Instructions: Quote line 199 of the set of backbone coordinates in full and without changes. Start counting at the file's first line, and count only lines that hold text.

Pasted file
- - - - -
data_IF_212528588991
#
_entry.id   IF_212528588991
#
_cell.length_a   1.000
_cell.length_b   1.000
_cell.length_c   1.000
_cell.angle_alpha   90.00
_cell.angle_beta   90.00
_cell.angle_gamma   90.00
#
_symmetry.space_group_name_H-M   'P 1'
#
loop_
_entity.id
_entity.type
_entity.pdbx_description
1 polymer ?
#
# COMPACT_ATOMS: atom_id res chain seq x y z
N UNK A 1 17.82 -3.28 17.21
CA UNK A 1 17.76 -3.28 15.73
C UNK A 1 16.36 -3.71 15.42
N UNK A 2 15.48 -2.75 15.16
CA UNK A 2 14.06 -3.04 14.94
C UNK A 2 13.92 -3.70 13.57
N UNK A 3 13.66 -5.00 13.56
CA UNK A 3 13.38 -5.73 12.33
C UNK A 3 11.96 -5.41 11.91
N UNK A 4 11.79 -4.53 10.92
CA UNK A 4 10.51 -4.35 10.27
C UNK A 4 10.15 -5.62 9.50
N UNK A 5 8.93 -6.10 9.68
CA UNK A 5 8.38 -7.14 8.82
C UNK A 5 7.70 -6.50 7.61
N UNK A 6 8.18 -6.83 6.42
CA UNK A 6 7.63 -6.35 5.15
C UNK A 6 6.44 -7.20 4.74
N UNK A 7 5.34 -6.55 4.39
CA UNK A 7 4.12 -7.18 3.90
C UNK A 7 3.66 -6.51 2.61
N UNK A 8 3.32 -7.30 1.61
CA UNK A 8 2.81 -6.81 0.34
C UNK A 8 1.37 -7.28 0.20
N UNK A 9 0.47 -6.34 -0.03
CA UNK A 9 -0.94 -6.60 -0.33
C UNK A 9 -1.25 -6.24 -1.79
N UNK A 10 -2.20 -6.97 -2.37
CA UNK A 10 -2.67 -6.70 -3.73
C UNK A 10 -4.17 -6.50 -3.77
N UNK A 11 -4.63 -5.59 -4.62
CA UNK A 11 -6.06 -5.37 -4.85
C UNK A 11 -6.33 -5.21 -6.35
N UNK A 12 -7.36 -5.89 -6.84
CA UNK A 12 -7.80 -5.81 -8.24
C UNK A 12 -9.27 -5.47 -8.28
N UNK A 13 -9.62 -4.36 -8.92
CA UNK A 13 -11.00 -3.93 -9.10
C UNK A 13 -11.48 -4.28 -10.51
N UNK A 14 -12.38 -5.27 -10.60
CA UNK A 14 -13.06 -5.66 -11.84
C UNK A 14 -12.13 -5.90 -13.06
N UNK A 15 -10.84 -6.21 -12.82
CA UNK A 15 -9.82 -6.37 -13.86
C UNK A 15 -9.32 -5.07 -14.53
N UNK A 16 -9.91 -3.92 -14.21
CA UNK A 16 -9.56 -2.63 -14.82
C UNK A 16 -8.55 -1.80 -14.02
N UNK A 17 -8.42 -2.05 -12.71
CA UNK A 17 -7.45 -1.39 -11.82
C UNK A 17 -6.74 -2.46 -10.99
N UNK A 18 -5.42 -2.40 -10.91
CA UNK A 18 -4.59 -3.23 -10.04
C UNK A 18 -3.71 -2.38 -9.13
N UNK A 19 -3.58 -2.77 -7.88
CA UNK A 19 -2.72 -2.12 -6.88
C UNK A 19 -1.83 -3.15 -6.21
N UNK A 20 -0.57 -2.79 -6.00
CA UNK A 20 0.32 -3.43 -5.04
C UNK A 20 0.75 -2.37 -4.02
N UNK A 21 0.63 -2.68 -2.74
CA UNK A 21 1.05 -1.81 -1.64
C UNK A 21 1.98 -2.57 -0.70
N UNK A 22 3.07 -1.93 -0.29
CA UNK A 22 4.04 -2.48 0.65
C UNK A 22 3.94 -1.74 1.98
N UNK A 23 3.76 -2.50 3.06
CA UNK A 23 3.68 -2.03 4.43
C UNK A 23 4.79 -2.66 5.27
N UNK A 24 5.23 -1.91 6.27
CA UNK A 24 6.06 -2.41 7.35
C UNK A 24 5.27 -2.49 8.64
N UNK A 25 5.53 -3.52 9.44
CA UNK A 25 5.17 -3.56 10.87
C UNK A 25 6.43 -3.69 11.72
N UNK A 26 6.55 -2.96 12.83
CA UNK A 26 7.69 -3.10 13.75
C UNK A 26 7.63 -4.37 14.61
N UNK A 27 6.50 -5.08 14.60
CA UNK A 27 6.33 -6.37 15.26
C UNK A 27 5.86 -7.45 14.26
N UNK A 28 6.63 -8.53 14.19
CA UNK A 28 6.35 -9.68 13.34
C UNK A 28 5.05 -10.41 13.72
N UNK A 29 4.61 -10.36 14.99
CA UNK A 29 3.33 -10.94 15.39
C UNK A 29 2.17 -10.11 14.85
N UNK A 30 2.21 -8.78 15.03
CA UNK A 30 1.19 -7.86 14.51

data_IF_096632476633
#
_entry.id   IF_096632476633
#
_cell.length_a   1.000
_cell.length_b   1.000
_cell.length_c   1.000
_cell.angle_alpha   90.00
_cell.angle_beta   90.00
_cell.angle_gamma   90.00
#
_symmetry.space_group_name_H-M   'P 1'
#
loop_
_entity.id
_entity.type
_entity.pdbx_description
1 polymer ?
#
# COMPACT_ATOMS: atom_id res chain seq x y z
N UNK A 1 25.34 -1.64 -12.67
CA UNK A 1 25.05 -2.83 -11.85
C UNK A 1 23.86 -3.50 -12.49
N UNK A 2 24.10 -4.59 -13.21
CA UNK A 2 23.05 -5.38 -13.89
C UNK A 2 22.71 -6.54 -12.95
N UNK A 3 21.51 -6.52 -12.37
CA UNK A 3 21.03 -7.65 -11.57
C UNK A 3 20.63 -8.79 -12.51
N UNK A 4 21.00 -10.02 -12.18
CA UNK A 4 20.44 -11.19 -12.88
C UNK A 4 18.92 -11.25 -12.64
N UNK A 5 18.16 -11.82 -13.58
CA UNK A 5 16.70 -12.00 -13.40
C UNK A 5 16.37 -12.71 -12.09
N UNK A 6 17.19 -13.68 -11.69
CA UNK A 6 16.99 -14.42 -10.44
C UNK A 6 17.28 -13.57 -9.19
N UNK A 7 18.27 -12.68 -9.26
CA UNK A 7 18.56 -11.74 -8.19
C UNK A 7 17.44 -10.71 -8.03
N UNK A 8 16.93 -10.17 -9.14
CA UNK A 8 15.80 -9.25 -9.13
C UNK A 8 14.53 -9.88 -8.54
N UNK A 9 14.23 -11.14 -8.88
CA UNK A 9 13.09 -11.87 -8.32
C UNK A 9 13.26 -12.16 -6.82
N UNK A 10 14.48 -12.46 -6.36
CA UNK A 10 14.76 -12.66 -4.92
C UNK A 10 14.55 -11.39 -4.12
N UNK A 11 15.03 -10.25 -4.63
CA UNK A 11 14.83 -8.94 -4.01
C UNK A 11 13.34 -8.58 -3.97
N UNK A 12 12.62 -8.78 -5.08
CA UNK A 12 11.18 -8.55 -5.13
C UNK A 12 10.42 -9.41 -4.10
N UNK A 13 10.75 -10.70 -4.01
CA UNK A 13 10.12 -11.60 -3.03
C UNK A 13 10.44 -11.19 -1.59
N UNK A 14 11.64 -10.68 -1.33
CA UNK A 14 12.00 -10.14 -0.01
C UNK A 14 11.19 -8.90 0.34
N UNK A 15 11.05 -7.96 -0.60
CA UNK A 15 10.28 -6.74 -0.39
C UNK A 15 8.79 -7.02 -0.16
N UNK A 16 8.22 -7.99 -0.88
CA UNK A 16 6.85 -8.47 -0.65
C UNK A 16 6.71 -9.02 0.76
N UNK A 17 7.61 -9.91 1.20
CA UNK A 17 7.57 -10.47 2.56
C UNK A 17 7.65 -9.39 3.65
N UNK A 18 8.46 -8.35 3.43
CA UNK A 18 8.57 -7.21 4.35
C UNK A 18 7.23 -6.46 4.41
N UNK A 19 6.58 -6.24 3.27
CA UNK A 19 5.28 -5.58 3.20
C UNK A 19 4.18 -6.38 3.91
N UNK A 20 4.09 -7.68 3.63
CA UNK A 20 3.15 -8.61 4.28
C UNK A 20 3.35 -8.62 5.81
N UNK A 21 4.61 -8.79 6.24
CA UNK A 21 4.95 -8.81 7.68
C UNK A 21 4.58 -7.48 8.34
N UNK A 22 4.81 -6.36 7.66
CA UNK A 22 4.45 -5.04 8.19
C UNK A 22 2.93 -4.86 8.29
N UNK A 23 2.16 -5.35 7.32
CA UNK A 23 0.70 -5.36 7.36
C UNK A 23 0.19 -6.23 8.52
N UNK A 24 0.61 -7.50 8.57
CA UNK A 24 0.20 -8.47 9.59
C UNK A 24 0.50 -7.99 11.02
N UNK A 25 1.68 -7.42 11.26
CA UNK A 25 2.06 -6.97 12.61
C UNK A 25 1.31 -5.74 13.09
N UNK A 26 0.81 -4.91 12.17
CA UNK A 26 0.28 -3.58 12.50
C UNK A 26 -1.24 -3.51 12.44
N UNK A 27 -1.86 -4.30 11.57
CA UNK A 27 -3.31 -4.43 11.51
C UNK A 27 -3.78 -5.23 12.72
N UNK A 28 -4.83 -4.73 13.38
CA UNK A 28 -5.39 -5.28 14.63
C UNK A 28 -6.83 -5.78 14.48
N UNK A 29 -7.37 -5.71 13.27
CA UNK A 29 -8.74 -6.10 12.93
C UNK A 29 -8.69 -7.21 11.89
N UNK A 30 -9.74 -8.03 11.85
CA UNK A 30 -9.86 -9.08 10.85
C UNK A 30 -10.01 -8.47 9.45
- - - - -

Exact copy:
N UNK A 24 0.61 -7.50 8.57